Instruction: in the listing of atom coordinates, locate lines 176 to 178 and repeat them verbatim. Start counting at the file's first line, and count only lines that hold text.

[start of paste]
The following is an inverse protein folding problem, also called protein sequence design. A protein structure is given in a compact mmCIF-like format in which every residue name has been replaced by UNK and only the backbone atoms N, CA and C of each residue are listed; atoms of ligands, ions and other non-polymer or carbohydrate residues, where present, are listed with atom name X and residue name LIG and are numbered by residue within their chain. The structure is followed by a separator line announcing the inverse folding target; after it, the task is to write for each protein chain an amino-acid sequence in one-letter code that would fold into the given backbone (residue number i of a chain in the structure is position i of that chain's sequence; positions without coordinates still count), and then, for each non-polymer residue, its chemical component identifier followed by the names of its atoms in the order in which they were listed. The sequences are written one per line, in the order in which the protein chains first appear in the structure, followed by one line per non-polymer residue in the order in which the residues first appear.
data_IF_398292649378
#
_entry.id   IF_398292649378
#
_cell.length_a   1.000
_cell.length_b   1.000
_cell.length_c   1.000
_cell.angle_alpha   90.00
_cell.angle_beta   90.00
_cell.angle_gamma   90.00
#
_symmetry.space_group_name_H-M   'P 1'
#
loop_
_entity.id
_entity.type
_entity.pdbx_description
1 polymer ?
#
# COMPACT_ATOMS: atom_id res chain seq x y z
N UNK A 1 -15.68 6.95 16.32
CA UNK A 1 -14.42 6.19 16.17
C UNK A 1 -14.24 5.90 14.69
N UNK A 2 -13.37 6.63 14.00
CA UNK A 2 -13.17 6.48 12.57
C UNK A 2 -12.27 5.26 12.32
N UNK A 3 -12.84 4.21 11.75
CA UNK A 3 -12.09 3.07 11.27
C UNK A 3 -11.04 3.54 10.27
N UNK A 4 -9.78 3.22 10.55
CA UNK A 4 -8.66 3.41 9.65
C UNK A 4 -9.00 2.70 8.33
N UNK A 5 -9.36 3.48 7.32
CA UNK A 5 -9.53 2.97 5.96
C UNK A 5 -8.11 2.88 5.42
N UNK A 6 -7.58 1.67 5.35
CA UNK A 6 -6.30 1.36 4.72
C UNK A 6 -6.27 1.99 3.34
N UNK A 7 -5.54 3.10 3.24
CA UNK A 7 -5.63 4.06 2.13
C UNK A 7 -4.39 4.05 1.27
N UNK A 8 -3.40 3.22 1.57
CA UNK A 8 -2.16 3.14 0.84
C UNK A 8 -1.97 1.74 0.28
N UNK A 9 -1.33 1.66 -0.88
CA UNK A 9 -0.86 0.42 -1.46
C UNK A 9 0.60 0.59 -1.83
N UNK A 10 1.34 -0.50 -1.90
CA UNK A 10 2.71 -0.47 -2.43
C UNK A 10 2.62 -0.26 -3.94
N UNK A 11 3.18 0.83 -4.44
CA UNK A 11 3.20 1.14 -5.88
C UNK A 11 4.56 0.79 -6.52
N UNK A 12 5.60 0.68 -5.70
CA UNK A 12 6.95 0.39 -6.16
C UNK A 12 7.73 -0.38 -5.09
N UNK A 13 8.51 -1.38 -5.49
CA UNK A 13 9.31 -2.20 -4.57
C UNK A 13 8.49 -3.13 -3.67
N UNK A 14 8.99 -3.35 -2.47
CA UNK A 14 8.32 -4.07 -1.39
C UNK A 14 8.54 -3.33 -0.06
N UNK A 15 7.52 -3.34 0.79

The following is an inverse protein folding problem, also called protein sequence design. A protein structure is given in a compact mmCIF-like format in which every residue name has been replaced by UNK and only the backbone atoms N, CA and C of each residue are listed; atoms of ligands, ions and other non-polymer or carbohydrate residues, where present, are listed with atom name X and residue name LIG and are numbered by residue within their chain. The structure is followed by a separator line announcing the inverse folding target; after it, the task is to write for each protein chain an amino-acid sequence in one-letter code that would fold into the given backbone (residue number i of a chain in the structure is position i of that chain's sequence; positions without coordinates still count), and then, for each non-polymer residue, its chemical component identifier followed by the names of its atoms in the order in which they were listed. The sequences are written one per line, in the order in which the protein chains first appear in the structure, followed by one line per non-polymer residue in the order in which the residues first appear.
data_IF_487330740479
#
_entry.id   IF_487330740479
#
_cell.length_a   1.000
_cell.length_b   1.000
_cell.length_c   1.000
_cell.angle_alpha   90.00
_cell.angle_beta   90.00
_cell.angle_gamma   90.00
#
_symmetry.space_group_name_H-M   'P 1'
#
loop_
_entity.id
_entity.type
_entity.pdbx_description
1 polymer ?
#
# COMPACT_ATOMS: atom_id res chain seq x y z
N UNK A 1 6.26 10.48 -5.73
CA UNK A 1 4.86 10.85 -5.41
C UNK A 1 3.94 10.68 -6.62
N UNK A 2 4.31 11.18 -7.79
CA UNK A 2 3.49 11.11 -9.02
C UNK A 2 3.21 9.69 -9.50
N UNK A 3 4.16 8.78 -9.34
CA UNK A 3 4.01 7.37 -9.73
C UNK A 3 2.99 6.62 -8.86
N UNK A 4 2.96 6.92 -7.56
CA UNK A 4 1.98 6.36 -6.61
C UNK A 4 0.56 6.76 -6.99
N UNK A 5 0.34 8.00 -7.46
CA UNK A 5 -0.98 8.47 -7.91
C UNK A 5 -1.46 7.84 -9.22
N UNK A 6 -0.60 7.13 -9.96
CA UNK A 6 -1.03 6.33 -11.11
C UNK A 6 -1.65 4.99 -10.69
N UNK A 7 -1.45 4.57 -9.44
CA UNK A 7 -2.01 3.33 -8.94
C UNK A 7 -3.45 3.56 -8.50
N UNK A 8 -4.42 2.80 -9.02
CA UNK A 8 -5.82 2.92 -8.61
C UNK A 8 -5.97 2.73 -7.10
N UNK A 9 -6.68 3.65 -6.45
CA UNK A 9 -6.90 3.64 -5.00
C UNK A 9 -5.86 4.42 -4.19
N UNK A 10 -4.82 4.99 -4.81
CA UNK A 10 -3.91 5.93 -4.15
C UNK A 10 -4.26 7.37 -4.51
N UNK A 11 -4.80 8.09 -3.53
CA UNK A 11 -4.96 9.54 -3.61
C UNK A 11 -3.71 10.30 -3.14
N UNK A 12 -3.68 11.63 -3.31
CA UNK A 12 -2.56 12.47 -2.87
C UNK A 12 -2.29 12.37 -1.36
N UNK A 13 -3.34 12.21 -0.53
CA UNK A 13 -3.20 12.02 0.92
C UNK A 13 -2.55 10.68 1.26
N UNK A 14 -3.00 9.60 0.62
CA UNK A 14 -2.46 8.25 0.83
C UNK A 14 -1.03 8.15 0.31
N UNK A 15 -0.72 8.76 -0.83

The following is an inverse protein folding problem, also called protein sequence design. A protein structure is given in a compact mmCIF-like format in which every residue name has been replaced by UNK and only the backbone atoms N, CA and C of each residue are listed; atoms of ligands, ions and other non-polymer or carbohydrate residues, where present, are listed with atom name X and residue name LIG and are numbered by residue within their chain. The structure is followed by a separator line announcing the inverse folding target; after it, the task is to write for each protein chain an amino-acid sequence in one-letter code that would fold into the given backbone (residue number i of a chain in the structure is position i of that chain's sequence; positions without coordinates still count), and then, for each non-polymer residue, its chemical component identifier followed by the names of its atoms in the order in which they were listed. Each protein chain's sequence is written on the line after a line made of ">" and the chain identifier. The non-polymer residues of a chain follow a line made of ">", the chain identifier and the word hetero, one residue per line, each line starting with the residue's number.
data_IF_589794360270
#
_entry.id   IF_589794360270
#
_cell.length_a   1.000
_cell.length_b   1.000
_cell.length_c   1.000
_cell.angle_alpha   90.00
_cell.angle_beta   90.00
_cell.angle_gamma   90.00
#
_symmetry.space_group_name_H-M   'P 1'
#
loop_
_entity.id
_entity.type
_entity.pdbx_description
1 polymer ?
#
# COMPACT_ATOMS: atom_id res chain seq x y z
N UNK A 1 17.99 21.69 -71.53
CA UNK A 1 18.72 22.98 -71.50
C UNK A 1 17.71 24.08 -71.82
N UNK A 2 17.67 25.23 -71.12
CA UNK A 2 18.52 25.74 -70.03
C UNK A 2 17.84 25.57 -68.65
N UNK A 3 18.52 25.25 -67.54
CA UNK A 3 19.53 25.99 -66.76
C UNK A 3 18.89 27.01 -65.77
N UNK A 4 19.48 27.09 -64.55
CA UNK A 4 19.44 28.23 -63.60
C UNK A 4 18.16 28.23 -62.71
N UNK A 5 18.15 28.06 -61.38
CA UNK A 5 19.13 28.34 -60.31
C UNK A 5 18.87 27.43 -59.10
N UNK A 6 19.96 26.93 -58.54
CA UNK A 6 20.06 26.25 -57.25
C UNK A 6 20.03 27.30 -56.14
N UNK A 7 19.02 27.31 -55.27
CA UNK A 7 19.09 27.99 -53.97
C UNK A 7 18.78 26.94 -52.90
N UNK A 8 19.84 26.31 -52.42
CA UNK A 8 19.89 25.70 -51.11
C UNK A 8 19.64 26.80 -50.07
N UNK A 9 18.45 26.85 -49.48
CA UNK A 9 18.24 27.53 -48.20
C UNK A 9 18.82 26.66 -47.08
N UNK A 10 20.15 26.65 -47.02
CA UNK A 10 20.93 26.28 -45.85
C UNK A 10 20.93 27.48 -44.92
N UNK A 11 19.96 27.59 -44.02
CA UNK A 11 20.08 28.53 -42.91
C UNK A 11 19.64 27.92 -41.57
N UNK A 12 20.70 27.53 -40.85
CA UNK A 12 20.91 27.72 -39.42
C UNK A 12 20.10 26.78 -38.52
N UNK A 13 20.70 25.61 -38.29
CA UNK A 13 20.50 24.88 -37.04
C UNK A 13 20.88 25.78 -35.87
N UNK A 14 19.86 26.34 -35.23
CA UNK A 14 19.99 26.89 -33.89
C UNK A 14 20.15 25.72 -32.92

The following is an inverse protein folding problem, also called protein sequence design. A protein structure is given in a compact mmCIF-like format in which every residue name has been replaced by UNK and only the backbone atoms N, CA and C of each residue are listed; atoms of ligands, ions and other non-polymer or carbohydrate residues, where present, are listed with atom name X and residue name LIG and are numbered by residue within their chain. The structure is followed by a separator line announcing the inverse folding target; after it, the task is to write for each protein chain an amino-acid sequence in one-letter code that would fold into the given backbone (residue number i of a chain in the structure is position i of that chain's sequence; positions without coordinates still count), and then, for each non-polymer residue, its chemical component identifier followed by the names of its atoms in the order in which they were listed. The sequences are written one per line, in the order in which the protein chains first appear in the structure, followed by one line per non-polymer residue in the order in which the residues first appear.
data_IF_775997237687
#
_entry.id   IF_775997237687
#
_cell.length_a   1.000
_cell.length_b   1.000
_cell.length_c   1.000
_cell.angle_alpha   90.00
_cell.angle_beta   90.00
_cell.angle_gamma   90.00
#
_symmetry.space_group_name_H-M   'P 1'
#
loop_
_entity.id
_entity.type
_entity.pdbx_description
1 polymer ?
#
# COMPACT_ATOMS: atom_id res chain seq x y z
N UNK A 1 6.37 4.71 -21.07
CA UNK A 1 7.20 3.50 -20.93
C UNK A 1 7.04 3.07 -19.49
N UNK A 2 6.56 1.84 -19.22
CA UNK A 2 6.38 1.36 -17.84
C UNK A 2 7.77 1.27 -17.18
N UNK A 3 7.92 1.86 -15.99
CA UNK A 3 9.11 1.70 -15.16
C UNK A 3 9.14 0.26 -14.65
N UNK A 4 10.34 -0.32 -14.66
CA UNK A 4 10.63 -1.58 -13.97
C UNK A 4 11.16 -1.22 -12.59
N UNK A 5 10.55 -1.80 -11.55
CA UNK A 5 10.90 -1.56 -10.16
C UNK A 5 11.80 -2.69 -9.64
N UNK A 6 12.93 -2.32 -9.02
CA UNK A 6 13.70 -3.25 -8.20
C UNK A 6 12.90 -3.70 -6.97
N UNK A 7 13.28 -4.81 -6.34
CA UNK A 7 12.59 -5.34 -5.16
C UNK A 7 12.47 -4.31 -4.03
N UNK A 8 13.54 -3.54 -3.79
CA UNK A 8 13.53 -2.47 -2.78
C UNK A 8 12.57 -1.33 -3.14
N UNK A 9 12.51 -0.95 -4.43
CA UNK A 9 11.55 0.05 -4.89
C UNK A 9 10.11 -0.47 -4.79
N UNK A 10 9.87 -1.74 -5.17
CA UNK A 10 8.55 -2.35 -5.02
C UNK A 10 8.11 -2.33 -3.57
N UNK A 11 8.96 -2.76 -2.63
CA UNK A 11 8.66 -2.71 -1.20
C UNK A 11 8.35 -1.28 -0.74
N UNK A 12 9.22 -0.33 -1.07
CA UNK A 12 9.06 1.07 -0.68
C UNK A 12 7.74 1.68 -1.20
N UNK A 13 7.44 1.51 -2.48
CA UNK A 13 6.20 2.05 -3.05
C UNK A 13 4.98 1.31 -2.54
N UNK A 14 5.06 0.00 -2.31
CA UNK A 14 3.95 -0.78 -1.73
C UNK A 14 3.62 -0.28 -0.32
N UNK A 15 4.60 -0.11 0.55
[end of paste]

C UNK A 9 18.82 26.66 -47.08
N UNK A 10 20.15 26.65 -47.02
CA UNK A 10 20.93 26.28 -45.85